Saturday, June 23, 2007

Griffith Jones, Llanddowror: The Awakening

The intinerant life of the schoolmaster suited many of the methodists. Soon after his conversion, Howell Harris met with Griffith Jones. Although Jones would not support Harris' application for ordination, he was prepared to offer him a post as a teacher in the circulating schools. Other Methodist exhorters found similar posts. Earnest young men, formally attached to the Church of England, they seemed ideal for the task. However, as the Revival progressed, it became clear that they were not as ideal as might have been thought. These men could act foolishly, attacking settled Anglican ministers as 'dumb dogs.' Given that the schools were dependent on the goodwill of local parish clergy, this was not healthy.

And Griffith Jones was a good churchman. His schools were designed to inculcate Anglican Christian piety. By the early 1740s, Griffith Jones had become openly critical of the revival, objecting to the activities, not only of the lay exhorters, but clerical preachers, including Daniel Rowland. A visit to Llanddowror by Harris in 1741 saw an argument between the exhorter and the educator, Griffith Jones accusing Harris of claiming 'infalibility' and 'self-confidence.' Griffith Jones, who had once recommended Harris for ordination told the exhorter bluntly of 'the unlawfulness of a layman preaching.'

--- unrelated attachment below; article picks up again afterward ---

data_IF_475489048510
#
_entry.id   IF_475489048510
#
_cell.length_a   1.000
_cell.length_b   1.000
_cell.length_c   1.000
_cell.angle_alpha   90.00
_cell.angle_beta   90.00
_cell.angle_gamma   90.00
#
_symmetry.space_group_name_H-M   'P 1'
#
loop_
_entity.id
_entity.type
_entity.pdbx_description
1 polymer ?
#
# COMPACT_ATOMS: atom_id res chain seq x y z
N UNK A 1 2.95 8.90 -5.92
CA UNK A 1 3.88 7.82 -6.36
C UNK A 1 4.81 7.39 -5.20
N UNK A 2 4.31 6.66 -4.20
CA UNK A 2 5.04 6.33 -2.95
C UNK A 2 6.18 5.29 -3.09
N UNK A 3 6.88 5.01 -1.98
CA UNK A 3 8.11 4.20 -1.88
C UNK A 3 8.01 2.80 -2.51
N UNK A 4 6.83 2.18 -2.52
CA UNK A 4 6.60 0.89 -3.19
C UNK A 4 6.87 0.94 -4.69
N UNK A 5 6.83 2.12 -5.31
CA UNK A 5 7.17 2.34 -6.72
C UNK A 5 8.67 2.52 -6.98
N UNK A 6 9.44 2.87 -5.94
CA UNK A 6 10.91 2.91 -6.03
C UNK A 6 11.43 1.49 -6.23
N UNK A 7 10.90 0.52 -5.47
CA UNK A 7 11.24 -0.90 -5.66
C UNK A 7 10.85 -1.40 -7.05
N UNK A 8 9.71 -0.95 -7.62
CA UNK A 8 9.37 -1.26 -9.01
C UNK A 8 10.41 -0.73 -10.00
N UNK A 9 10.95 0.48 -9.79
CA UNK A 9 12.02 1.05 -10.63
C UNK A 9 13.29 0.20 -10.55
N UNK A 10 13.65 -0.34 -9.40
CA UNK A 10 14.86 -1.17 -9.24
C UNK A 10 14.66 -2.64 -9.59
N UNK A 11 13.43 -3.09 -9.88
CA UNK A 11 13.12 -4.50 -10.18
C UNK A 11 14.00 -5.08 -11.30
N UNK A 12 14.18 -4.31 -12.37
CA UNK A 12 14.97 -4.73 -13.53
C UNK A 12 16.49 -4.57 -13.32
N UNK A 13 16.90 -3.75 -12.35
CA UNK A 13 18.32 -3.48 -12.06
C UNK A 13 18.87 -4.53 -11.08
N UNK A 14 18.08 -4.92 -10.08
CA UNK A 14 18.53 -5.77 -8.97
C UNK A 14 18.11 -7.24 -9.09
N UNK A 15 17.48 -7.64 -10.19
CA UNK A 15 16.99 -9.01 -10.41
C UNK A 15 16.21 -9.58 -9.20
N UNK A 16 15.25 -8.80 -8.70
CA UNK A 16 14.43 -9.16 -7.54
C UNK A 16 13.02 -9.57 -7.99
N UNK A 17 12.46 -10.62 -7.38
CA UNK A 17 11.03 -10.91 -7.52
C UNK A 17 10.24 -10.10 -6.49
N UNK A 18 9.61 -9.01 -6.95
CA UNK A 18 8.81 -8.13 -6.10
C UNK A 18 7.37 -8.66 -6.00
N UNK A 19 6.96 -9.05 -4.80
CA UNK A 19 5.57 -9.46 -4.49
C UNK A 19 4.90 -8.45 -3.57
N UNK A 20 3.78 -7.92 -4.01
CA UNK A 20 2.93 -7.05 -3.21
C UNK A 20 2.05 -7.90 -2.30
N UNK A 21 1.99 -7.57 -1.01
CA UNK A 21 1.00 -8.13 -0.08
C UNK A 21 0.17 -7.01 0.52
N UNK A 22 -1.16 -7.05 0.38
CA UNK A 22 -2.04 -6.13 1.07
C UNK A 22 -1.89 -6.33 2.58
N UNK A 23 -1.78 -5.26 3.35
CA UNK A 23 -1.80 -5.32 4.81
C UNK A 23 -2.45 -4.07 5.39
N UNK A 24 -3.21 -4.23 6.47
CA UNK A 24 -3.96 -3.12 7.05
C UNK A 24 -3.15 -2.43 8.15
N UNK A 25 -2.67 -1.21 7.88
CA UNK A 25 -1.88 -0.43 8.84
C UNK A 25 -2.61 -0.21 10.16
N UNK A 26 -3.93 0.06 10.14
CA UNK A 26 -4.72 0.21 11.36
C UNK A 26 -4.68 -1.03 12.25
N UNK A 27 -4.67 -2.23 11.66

Geraint Tudur, in his recent biography of Howell Harris, has suggested that the main reason for Jones' opposition to the Revival was that he could see the Methodist Societies had reached the point where would be able to survive independently of the Church of England. Although laymen were not to be ordained by the Welsh Methodists until 1811, Griffith Jones was able to see this in the future.

Some of Griffith Jones' letters on Methodism suggest that he had some trouble distinguishing between the doctrines of Arminian and Calvinistic Methodism. Harris, for example, had to assure Griffith Jones that Daniel Rowlad was innocent of the charge of holding to sinless perfection. Even Howel Davies, a Pembrokeshire Clergymen trained by Griffith Jones, fell under the great man's ire for undertaking itinerant preaching.

Griffith Jones was an evangelical, but he was also an Anglican, and possessed a great respect for the canons of the church. To see laymen preaching, and ordained clergymen trespassing on the boundaries of others distressed him. He saw the impetuosity of youth, and perhaps hoped to keep the young men from making the same mistakes that he had made. But young men with always be impetuous, and the schools suffered a little form this. Even so, they were not killed off. That would only happen after the death of Griffith Jones.



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